Godzilla 2014: Missed Opportunities

OMG you guys! Godzilla!

“Godzilla” was fantastic. I loved it. I loved, loved, loved, LOVED it. It was awesome. There’s some jibber-jabber around the net, like on Facebook and on reputable critics’ blogs, that the script was boring and predictable. This is actually true, but for a giant-ass monster movie, that’s kind of what I want. I don’t want to be made to care about the humans. I only want to care about giant-ass monsters.

But there were two very clear missed opportunities that I want to address.

Danger: spoilers ahead.

Missed opportunity #1:

Bryan Cranston dies (like, right in the beginning) and not in a huge explosion kind of way. He is grievously injured, but lives for a few moments and then dies peacefully in an ambulance helicopter.

As he lay dying, there was ample opportunity for him to whisper, “There is…another…Skywalker.” He made no such whisper. Big loss for us in the audience.

Missed opportunity #2:

The important thing about Godzilla movies is that, historically, they carry the deep significance of showing why nuclear weapons are bad. This film didn’t really explore why it’s BAD that mankind be all like hey-i’m-so-much-greater-than-nature. They gave us just one three-sentence monologue from Ken Watanabe (which was really only two sentences about man vs. nature and a third sentence that was just, “Let them fight.”) and one poignant reminder that Heroshima happened. And that was it.

There used to be hints that Godzilla was either formed by nuclear testing or, more likely, was there from eons ago but was lying dormant, and mankind’s nuke-rattling and bomb testing woke the beast up from its slumber, so in that sense it’s still sort of mankind’s fault, and the whole point is that nuclear proliferation is bad.

In the new film, not only was that not the case, they actually put a surprise twist on our known history of Godzilla — we weren’t “testing” hydrogen bombs, we were trying to kill the monster. This is a great story device, and I loved it, but then towards the end, the nuclear bomb was going to be the hero of it all with no real sense that, hey, maybe we shouldn’t have nuclear bombs.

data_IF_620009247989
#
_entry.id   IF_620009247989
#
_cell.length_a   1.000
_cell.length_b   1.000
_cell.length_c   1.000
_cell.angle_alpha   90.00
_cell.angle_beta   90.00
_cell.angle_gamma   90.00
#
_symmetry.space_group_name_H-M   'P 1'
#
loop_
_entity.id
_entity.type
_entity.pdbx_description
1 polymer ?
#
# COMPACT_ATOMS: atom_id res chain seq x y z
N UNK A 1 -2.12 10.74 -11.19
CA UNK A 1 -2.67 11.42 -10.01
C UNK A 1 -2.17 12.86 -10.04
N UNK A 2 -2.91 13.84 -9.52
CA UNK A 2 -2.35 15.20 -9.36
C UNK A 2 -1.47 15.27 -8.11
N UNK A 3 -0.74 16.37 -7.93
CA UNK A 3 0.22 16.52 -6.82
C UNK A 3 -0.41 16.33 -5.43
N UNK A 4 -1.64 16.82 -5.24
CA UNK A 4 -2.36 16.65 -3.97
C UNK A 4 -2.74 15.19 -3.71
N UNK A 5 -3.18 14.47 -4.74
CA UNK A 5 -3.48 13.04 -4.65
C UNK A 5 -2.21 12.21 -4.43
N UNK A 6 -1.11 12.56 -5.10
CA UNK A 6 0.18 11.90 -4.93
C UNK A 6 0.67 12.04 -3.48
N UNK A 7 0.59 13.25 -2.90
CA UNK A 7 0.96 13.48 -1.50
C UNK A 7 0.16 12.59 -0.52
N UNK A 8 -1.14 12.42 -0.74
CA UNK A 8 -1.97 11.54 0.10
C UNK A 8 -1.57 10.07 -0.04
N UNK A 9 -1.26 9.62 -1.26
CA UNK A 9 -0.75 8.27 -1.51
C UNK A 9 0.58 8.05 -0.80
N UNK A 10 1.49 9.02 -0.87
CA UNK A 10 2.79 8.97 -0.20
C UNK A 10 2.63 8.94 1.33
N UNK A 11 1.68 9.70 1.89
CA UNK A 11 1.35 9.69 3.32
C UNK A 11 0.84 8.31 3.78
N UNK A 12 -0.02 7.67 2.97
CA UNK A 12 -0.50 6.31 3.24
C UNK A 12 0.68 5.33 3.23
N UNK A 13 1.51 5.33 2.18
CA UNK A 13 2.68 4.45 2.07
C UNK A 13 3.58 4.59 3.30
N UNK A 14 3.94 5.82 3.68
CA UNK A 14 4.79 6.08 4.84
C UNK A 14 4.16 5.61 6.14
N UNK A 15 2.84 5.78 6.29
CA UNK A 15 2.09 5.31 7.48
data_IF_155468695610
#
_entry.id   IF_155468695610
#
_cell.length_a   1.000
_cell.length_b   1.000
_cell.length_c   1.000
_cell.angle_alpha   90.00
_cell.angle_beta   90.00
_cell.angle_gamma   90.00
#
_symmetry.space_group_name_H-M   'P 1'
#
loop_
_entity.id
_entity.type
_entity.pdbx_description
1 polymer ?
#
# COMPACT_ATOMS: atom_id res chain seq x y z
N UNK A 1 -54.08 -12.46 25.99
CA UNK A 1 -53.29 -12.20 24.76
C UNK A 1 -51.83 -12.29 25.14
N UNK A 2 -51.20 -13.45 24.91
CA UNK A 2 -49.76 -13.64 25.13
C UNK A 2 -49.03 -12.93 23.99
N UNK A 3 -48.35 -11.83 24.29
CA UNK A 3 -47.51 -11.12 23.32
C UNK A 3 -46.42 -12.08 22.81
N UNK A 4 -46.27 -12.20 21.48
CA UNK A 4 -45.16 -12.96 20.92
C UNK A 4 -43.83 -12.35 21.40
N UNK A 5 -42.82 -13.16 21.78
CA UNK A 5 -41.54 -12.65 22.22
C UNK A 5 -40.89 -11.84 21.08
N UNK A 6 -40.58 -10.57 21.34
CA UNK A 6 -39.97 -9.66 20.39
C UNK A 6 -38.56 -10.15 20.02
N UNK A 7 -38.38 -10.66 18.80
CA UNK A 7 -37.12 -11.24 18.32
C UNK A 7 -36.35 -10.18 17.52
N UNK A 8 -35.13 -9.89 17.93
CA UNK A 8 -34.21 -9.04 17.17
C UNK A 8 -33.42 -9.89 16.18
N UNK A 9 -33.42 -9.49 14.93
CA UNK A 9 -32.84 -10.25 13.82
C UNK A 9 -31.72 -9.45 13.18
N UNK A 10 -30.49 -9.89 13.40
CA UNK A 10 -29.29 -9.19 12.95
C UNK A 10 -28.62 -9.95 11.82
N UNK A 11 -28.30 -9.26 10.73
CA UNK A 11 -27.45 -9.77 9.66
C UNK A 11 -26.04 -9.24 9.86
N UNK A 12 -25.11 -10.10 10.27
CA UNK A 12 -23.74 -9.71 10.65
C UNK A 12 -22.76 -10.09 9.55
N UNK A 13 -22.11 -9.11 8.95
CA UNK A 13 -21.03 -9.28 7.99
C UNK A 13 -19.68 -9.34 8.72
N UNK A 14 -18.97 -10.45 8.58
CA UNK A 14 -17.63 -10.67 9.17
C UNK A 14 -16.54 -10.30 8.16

It was just…a strangely pro-nuclear-weapons Godzilla movie.

Those two elements aside, this was a phenomenally great film. Godzilla looked exactly how he should have looked, he sounded how he should have sounded, and I was engaged the entire time. I don’t care that other people didn’t like the movie because the humans were too boring, or that the characters weren’t deep enough for us to care about. This is false. The characters were exactly as deep as they needed to be to scare me when it was appropriate to be scared, and they were exactly as boring I wanted them to be so I didn’t have to worry about their bullshit while I was watching monsters fight.

 

 

One Reply to “Godzilla 2014: Missed Opportunities”

  1. It was exactly as stupid, ridiculous, and non-sensical as a Godzilla movie should be. I’m glad they made no attempt to make the monsters more “scientifically” sensible or any of that crap. This reboot was entirely in the spirit of the original and I couldn’t be happier with it. It was just plain silly and I LOVED IT!

    I admit, I hadn’t considered the nuclear aspect of it. You make a good point and that bit is contrary to the spirit of the original.

    If I had one disappointment it’s that Bryan Cranston wasn’t in the movie longer. I know he needed to die when he did, to give his son motivation blahblahblah shut-up-with-the-human-feels-and-give-me-big-monsters. But they marketed this so heavily as a Bryan Cranston movie, I kinda felt gypped that I didn’t get more of him.

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